The genesis of our modern Memorial Day observance dates to the years immediately following the American Civil War (1861- 1865). Over 620,000 Americans perished during that bloody conflict that freed the slaves and reunited the nation. After the war, loved ones both north and south, decorated the graves of family members who had been killed in battle or died of disease. On May 5, 1868, former Union General John A. Logan, the commander of the Union army veteran organization known as the Grand Army of the Republic, declared that May 30 should be set aside to remember the soldiers and sailors who lost their lives in the war. Logan called upon Americans to lay flowers and decorate the graves of the fallen “whose bodies now lie in almost every city, village and hamlet churchyard in the land.” In 1971, Congress added the last Monday in May as a new national holiday; a day in which to honor and remember our nation’s war dead.
In the years after the Civil War, Schoolcraft County became home to many veterans who came west in search of jobs in the lumber industry or farmland to homestead. Their graves are now scattered in cemeteries throughout the county.
Decoration Day was first observed in Manistique on Sunday, May 30, 1885 by Civil War Veterans enrolled in the newly formed George F. Fuller Grand Army of the Republic Post 257 in Manistique. The former soldiers appeared together in their new G.A.R. hats and uniforms to honor Schoolcraft County’s only deceased veteran, George F. Fuller — and symbolically to honor all their fellow Union soldiers who had fallen in the late war.
George Fuller (who was called Frank by his family and friends) served with the 45th Pennsylvania Infantry and was enlisted in Co. E as a Private on Nov. 13, 1864. He was discharged on July 17, 1865 at Alexandria, Va. Fuller moved to Michigan with his family soon after the war and settled in Manistique during the late 1860s. He died in 1875, just ten years after the end of the war.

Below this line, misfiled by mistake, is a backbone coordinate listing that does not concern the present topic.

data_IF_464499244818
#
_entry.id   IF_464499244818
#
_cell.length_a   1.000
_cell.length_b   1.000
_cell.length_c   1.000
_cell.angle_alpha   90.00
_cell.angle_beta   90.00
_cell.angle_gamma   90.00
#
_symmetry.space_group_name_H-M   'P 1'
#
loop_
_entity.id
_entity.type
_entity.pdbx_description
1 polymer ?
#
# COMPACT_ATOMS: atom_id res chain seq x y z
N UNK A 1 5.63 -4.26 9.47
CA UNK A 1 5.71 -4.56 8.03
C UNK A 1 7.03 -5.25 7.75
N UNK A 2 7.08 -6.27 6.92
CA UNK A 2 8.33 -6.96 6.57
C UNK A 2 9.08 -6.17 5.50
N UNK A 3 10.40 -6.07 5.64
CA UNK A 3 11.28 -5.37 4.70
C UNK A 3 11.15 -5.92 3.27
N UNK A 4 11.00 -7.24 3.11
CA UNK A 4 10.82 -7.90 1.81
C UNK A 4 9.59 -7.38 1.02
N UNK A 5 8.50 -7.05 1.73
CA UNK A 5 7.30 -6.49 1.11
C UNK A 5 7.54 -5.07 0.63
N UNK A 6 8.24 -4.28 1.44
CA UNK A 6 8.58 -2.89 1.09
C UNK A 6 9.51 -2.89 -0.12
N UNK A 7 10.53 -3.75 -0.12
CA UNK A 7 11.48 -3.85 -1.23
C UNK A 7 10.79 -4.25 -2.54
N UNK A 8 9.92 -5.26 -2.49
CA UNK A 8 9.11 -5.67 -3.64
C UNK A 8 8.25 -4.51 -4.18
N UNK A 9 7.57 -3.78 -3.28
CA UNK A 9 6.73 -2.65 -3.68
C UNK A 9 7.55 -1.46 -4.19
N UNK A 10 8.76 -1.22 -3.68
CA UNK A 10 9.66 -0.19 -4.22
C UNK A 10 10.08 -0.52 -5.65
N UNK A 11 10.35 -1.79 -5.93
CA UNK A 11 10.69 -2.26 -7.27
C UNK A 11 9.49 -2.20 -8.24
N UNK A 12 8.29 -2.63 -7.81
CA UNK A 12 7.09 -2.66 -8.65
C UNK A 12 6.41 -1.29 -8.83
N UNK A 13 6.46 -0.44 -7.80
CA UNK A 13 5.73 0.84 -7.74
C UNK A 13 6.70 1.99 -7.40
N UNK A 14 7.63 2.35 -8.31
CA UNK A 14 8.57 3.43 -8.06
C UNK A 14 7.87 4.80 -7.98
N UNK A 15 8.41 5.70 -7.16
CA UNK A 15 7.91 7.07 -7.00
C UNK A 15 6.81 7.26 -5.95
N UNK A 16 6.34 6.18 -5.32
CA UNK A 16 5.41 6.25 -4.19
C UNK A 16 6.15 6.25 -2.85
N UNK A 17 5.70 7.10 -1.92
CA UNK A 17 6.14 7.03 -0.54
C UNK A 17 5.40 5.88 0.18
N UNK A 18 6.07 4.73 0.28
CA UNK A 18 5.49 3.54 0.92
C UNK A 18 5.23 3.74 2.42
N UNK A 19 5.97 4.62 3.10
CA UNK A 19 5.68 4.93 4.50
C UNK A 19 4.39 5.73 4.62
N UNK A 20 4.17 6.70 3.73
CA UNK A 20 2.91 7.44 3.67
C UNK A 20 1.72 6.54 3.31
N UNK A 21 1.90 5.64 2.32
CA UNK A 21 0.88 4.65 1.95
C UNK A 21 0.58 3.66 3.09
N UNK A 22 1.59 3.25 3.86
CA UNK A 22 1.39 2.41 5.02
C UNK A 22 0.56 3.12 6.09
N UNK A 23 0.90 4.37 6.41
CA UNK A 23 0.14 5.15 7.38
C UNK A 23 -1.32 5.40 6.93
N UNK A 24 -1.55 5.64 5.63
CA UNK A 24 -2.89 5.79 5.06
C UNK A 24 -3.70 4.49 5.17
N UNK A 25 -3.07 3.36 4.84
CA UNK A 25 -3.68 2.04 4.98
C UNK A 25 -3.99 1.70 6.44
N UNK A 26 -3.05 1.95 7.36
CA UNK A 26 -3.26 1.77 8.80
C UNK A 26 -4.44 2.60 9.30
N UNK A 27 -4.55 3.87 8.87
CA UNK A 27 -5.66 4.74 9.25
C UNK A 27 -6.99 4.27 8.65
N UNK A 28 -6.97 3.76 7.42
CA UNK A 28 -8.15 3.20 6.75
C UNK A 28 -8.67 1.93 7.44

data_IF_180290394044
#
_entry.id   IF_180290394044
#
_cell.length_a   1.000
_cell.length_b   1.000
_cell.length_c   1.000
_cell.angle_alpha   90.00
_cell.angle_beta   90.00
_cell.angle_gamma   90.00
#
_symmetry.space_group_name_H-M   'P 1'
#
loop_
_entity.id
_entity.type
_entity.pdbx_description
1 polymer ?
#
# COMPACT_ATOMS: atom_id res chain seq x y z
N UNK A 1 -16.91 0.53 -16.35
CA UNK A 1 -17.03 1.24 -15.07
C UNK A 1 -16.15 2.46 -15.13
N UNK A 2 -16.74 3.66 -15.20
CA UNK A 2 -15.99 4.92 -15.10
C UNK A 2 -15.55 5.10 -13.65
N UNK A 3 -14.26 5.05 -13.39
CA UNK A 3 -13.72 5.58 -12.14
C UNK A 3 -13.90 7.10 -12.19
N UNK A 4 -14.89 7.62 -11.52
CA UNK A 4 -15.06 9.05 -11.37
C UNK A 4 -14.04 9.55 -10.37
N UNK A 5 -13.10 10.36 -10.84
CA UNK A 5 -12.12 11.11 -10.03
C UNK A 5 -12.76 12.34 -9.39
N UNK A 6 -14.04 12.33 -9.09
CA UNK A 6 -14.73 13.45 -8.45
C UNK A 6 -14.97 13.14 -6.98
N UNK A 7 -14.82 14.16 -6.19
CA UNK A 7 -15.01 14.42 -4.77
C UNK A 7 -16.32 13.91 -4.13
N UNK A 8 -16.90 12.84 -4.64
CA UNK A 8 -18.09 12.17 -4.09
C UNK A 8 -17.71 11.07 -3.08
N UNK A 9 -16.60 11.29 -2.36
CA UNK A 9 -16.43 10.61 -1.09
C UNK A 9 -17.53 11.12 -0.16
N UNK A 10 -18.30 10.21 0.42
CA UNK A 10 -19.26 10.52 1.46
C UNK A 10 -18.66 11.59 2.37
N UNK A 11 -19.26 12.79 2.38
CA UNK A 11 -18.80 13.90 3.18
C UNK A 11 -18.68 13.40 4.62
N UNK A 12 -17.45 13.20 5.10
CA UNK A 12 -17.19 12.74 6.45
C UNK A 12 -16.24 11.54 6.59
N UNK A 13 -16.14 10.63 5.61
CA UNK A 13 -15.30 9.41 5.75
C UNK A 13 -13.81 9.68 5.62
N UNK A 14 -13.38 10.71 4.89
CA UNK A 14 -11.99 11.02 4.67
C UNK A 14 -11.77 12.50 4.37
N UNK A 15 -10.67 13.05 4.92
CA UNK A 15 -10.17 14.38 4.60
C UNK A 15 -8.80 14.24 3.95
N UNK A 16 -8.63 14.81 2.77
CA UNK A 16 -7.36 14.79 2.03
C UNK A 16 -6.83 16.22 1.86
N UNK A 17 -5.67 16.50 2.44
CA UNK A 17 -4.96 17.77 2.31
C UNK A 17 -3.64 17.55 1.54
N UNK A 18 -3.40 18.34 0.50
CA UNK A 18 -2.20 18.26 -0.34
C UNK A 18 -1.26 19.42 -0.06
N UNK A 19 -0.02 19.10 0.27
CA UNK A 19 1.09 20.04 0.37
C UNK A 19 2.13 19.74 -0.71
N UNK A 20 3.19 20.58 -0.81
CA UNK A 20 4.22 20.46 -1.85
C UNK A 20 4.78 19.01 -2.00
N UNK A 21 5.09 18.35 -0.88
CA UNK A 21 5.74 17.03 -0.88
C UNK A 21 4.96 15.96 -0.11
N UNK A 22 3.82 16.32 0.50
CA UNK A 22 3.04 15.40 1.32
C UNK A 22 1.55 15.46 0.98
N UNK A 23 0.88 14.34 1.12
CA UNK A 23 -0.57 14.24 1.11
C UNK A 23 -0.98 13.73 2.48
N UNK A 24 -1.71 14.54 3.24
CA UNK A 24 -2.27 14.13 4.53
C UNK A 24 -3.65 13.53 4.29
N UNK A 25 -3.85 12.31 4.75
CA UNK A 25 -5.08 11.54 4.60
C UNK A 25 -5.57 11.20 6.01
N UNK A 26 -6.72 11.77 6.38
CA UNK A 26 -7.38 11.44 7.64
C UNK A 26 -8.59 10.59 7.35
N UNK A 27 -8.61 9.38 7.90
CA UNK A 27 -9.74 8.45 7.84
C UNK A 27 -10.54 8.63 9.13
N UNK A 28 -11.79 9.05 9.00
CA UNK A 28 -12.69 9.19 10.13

Lakeview Cemetery is now the final resting place for many Civil War soldiers who settled here after the war. David Blair was born in Waterloo, Canada, on April 10, 1842 and came to Michigan with his family when he was a small boy. Blair enlisted in the 6th Michigan Cavalry under George Armstrong Custer at Burtchville, Mich., on Sept. 8, 1862. He was officially mustered into service on Oct. 11, 1862. Before the cavalry regiment left Grand Rapids the companies were mounted and each troop had horses of one color: The A’s had bays; B’s brown; C’s Grays and D’s blacks, etc. The 6th Michigan Cavalry under Custer took part in some of the most consequential battles of the war including at Gettysburg on July 3, 1863, where it opposed Pennington’s battery. It followed Custer in all the cavalry engagements which followed in Virginia and later served under General Philip Sheridan. Its record of engagements included Brandy Station, Kilpatrick’s Raid, the Wilderness, Hawes’ Shop, Cold Harbor, Winchester and Cedar Creek. With Sheridan, it did excellent service in the closing campaign of the war, from Winchester to Appomattox. At the end of the war it marched to Washington, and participated in the grand review, and was then ordered to Ft. Leavenworth. David Blair was a corporal when discharged. Despite having fought in numerous battles during the war, Blair had survived through unscathed. He came to upper Michigan in 1879 and settled in Thompson working at the Delta Lumber Company sawmill. In 1893 he was severely injured in a sawmill accident resulting in the loss of an arm. During his later years he spent his winters at the Soldier’s Home in Milwaukee. In May of 1913, Blair was looking forward to participating in the annual Decoration Day observance at Lakeview, Cemetery. However, his final illness intervened, and he died on Decoration Day morning at the age of 71. His body now lies in the veteran’s plot at Lakeview Cemetery. The Civil War veterans interred in Lakeview Cemetery and in other grave yards throughout the county served in almost all the great battles of that conflict. Perhaps no veteran’s service is more unusual than that of James Arrowood who served in both the Confederate and Union armies during the Civil War. To learn more about his story, you can attend the historical society’s living history event at Lakeview Cemetery on Aug. 5. This will be the last Historical Society article for a while as the busy summer season lies ahead. History articles will resume beginning the first week in September.